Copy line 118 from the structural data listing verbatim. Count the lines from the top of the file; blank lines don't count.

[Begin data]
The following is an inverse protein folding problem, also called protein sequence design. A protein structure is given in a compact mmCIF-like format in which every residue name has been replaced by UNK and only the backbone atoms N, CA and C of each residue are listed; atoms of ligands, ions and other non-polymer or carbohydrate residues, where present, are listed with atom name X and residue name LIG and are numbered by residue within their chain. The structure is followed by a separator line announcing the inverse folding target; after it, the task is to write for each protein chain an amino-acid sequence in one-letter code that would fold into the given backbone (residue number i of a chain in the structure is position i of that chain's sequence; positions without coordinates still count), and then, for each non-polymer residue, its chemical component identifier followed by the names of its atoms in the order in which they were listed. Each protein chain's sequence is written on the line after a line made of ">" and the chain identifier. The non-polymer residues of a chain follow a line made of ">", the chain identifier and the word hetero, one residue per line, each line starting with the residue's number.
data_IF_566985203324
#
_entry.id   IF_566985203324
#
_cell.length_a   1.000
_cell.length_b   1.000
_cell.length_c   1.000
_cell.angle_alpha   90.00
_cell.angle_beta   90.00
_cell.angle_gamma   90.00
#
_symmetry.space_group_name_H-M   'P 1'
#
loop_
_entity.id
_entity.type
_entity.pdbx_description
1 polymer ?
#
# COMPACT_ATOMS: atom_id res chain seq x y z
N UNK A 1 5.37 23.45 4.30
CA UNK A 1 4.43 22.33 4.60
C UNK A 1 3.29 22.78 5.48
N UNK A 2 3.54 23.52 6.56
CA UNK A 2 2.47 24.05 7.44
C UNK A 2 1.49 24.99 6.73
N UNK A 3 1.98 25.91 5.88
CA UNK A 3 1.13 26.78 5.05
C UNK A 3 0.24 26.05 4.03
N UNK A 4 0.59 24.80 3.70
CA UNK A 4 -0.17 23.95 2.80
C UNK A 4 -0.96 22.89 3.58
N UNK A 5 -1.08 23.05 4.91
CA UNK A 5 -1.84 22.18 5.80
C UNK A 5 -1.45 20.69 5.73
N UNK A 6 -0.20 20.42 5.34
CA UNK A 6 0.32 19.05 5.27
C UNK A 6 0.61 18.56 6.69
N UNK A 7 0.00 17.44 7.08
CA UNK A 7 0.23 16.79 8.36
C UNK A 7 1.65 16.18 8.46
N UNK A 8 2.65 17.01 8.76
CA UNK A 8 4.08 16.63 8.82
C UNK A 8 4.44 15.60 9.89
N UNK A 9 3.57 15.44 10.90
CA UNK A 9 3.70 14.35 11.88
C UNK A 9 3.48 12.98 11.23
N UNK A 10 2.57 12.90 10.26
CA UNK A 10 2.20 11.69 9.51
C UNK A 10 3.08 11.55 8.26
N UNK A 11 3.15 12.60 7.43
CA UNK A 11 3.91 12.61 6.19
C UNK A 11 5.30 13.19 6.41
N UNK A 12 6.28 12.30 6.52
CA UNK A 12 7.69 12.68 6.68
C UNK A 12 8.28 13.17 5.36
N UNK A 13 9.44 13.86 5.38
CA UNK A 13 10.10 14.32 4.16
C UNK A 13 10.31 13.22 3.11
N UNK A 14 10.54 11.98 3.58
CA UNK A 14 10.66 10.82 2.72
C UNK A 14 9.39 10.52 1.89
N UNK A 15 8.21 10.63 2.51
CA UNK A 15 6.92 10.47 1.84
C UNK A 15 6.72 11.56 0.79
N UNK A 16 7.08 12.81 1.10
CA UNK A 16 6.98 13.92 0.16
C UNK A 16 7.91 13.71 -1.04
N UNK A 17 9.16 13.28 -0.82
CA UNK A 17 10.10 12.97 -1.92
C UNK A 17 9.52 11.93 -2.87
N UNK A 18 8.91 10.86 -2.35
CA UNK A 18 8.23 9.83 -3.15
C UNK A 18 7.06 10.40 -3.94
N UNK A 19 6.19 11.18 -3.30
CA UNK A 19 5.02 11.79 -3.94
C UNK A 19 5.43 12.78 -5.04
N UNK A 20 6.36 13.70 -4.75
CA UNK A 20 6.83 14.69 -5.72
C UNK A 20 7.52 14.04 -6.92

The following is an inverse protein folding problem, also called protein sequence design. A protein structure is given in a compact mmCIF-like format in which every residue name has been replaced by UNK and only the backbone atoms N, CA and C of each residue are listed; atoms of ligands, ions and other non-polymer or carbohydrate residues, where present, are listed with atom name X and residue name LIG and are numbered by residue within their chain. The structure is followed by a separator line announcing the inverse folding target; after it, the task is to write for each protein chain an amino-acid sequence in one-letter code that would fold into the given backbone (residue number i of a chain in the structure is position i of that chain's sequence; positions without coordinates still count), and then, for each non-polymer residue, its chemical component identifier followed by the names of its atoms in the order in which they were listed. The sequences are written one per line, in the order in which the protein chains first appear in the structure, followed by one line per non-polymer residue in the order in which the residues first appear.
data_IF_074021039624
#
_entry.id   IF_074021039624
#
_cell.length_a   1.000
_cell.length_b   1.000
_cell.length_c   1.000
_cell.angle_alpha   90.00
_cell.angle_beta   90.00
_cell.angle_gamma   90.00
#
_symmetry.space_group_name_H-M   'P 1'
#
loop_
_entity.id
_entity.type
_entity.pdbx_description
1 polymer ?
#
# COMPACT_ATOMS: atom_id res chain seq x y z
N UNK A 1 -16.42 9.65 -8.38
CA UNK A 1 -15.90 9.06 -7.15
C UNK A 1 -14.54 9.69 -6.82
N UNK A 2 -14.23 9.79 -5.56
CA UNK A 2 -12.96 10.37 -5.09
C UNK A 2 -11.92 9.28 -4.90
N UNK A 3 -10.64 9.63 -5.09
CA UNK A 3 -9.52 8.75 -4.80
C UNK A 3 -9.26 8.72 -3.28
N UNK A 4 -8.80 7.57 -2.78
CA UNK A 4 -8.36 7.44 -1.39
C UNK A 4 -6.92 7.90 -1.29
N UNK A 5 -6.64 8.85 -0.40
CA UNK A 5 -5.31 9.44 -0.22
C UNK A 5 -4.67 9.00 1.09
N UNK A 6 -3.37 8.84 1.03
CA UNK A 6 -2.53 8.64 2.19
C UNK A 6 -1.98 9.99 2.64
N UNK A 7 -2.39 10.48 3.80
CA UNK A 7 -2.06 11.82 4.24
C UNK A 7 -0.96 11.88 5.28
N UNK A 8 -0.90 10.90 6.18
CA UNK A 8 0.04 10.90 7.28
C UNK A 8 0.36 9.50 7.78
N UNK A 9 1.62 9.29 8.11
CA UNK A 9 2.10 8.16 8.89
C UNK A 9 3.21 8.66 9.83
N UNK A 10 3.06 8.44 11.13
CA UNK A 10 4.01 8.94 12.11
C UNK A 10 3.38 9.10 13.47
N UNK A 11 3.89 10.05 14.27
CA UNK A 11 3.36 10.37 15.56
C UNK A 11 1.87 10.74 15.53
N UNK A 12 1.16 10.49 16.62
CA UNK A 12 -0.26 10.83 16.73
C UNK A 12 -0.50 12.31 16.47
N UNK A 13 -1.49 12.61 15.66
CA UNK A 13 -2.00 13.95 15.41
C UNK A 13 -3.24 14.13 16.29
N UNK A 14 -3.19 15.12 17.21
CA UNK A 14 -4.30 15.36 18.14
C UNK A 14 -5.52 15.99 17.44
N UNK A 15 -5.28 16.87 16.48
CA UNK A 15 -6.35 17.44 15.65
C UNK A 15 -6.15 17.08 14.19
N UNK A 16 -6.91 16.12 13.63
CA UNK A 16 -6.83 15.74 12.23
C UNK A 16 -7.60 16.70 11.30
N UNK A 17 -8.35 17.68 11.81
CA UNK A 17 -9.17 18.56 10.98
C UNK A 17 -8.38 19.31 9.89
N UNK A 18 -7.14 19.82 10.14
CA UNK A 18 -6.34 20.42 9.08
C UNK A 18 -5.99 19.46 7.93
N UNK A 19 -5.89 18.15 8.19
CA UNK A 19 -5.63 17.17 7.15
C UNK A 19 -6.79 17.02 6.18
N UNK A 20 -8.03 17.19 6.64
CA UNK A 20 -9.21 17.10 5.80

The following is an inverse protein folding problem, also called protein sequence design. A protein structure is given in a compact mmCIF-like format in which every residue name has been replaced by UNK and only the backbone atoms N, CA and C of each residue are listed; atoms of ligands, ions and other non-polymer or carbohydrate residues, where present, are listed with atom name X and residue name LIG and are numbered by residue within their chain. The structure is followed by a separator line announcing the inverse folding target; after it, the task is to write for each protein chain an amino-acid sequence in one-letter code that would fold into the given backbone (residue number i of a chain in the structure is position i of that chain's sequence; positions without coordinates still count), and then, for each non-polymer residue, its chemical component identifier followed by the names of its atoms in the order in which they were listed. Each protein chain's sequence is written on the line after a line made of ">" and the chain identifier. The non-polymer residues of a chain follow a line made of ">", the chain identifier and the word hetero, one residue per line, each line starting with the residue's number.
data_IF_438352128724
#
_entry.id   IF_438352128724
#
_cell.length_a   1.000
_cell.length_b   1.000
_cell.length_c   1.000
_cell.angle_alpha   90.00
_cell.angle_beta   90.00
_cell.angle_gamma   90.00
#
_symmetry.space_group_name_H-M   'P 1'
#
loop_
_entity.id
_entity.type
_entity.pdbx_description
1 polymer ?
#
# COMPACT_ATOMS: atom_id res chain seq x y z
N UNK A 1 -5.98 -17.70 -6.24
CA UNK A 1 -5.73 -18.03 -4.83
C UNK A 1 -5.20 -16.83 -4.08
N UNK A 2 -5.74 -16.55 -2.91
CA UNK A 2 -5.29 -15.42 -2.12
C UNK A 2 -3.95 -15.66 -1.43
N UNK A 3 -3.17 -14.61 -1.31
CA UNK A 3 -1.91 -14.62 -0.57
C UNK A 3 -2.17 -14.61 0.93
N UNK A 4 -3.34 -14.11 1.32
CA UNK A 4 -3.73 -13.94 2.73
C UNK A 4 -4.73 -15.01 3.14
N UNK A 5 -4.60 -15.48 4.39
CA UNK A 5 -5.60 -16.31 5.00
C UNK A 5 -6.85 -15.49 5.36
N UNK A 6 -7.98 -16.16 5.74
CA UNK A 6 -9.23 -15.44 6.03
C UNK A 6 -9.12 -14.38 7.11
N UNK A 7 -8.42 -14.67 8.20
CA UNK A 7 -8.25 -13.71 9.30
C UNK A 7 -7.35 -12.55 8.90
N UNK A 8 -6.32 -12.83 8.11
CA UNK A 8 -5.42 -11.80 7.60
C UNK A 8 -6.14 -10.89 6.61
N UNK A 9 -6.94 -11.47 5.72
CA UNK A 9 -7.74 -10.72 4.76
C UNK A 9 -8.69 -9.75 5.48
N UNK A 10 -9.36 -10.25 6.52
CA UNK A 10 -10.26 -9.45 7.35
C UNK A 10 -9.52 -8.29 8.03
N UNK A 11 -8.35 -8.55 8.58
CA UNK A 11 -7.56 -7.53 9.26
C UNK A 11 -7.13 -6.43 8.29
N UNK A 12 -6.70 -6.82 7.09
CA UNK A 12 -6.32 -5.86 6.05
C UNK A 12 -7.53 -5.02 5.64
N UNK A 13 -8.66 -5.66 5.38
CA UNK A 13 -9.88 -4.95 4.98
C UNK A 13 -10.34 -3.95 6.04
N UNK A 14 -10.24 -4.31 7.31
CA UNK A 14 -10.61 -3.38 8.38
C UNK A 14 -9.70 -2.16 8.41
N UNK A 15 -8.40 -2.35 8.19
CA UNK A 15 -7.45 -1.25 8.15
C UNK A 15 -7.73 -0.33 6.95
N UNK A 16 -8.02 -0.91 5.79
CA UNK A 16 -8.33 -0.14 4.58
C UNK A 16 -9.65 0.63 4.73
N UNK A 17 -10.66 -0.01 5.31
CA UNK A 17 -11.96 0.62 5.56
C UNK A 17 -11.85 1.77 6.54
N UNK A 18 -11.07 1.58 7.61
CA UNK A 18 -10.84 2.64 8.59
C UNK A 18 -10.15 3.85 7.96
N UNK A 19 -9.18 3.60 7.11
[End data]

N UNK A 6 -3.37 8.84 1.03